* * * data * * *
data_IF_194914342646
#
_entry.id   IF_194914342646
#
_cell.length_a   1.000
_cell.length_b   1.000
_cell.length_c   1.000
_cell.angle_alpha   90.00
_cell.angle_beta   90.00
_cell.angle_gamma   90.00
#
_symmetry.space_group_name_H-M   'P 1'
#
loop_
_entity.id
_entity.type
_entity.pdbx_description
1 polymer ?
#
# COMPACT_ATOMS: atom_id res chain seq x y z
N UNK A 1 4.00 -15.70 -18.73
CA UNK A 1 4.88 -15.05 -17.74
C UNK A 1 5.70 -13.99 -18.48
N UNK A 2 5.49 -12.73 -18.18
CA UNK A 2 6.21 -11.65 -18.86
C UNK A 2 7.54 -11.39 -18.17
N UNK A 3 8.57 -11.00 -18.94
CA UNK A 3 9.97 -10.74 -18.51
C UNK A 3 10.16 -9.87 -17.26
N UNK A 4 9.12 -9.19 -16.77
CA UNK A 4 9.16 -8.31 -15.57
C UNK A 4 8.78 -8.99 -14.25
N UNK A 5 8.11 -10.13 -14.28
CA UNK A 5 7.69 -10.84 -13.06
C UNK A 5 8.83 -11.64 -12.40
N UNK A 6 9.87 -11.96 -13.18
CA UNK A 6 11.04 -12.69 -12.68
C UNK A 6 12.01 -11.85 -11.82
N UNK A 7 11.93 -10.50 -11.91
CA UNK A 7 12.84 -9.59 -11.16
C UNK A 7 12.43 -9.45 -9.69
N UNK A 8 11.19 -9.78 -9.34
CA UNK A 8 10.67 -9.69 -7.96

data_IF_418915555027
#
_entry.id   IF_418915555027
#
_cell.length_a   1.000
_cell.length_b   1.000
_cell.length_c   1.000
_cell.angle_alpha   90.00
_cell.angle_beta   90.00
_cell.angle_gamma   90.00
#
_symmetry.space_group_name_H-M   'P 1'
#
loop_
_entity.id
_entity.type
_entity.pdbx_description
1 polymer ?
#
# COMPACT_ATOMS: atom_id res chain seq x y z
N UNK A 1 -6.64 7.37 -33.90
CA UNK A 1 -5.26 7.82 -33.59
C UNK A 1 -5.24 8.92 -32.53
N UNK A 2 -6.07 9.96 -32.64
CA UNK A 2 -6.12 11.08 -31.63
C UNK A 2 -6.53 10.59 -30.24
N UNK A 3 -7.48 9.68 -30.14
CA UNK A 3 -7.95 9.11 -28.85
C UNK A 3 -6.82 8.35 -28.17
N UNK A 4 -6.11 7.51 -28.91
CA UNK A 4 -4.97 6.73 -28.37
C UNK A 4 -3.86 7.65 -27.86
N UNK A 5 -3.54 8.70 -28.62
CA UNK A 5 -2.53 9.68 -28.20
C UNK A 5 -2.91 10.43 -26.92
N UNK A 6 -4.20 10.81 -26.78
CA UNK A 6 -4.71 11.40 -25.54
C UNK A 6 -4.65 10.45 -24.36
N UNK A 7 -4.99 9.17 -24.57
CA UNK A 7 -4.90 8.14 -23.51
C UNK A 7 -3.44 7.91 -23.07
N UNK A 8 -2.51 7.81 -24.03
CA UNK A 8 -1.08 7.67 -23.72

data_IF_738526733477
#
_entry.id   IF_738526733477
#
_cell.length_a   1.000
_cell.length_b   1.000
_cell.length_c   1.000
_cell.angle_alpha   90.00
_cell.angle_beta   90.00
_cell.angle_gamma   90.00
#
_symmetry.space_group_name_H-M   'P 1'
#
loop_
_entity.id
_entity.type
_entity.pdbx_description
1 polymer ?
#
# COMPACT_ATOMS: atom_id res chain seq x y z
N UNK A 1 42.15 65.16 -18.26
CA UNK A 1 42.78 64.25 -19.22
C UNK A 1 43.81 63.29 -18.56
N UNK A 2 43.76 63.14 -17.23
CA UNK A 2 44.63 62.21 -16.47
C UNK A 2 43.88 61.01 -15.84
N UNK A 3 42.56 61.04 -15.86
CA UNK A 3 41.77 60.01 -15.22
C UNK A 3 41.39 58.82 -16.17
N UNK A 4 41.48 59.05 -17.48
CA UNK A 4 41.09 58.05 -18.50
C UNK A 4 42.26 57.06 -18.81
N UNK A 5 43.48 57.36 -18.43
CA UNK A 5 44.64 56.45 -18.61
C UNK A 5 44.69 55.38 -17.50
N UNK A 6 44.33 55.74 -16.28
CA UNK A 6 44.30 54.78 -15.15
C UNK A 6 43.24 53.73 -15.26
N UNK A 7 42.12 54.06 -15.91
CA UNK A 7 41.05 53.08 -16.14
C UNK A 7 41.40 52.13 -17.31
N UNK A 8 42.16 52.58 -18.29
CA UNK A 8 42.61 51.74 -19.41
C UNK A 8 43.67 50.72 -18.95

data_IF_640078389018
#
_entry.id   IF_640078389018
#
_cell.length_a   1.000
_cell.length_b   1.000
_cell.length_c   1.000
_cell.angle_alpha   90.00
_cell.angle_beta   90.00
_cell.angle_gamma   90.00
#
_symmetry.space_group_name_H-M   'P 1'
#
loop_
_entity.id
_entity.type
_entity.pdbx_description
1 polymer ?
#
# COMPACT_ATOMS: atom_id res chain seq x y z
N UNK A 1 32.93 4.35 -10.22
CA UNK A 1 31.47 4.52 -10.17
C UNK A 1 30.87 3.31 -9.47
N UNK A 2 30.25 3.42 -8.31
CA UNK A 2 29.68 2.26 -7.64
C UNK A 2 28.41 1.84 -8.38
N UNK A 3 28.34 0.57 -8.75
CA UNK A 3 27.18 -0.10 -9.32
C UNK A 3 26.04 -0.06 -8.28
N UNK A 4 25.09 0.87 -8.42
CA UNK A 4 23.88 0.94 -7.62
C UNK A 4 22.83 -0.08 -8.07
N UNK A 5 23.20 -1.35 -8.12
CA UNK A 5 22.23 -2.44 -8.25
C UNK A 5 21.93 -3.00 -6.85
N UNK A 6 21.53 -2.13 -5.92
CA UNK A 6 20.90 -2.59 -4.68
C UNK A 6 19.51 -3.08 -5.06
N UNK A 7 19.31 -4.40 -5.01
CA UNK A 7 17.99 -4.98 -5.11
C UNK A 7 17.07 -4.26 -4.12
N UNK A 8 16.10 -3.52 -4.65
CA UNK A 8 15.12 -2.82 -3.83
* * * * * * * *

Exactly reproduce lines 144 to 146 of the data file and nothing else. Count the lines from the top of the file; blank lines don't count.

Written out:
loop_
_entity.id
_entity.type